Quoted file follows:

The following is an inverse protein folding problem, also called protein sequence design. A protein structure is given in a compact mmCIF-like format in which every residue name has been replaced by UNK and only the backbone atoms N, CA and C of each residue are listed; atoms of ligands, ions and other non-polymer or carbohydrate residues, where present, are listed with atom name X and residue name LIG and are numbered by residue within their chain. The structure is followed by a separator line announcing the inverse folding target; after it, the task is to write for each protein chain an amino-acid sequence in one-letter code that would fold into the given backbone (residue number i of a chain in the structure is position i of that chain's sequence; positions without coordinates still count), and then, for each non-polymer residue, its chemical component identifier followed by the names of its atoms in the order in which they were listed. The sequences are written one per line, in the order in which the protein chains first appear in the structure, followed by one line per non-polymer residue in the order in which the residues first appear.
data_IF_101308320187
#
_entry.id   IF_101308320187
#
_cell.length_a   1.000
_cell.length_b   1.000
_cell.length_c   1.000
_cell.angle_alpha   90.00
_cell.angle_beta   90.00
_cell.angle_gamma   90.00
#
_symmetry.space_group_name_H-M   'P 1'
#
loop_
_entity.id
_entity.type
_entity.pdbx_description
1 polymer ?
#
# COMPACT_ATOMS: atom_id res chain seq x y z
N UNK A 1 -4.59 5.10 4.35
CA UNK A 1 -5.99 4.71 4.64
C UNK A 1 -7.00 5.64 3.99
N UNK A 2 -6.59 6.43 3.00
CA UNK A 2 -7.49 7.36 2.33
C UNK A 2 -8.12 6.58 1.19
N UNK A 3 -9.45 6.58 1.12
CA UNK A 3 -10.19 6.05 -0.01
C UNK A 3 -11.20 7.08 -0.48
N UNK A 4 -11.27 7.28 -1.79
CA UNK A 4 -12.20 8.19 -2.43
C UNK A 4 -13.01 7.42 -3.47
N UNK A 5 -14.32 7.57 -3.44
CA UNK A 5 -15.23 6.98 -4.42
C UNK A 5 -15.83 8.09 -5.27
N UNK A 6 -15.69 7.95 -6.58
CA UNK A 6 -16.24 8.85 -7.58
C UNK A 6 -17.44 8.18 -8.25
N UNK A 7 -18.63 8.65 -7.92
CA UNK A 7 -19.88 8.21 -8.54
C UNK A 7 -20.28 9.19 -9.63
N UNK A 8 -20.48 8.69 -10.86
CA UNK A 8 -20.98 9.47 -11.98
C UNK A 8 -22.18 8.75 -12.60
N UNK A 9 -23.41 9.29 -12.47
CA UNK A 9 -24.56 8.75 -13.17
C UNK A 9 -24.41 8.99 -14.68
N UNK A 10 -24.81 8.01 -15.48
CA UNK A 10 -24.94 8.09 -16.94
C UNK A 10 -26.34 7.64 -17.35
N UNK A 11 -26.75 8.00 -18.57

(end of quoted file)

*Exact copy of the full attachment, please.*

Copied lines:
The following is an inverse protein folding problem, also called protein sequence design. A protein structure is given in a compact mmCIF-like format in which every residue name has been replaced by UNK and only the backbone atoms N, CA and C of each residue are listed; atoms of ligands, ions and other non-polymer or carbohydrate residues, where present, are listed with atom name X and residue name LIG and are numbered by residue within their chain. The structure is followed by a separator line announcing the inverse folding target; after it, the task is to write for each protein chain an amino-acid sequence in one-letter code that would fold into the given backbone (residue number i of a chain in the structure is position i of that chain's sequence; positions without coordinates still count), and then, for each non-polymer residue, its chemical component identifier followed by the names of its atoms in the order in which they were listed. The sequences are written one per line, in the order in which the protein chains first appear in the structure, followed by one line per non-polymer residue in the order in which the residues first appear.
data_IF_101308320187
#
_entry.id   IF_101308320187
#
_cell.length_a   1.000
_cell.length_b   1.000
_cell.length_c   1.000
_cell.angle_alpha   90.00
_cell.angle_beta   90.00
_cell.angle_gamma   90.00
#
_symmetry.space_group_name_H-M   'P 1'
#
loop_
_entity.id
_entity.type
_entity.pdbx_description
1 polymer ?
#
# COMPACT_ATOMS: atom_id res chain seq x y z
N UNK A 1 -4.59 5.10 4.35
CA UNK A 1 -5.99 4.71 4.64
C UNK A 1 -7.00 5.64 3.99
N UNK A 2 -6.59 6.43 3.00
CA UNK A 2 -7.49 7.36 2.33
C UNK A 2 -8.12 6.58 1.19
N UNK A 3 -9.45 6.58 1.12
CA UNK A 3 -10.19 6.05 -0.01
C UNK A 3 -11.20 7.08 -0.48
N UNK A 4 -11.27 7.28 -1.79
CA UNK A 4 -12.20 8.19 -2.43
C UNK A 4 -13.01 7.42 -3.47
N UNK A 5 -14.32 7.57 -3.44
CA UNK A 5 -15.23 6.98 -4.42
C UNK A 5 -15.83 8.09 -5.27
N UNK A 6 -15.69 7.95 -6.58
CA UNK A 6 -16.24 8.85 -7.58
C UNK A 6 -17.44 8.18 -8.25
N UNK A 7 -18.63 8.65 -7.92
CA UNK A 7 -19.88 8.21 -8.54
C UNK A 7 -20.28 9.19 -9.63
N UNK A 8 -20.48 8.69 -10.86
CA UNK A 8 -20.98 9.47 -11.98
C UNK A 8 -22.18 8.75 -12.60
N UNK A 9 -23.41 9.29 -12.47
CA UNK A 9 -24.56 8.75 -13.17
C UNK A 9 -24.41 8.99 -14.68
N UNK A 10 -24.81 8.01 -15.48
CA UNK A 10 -24.94 8.09 -16.94
C UNK A 10 -26.34 7.64 -17.35
N UNK A 11 -26.75 8.00 -18.57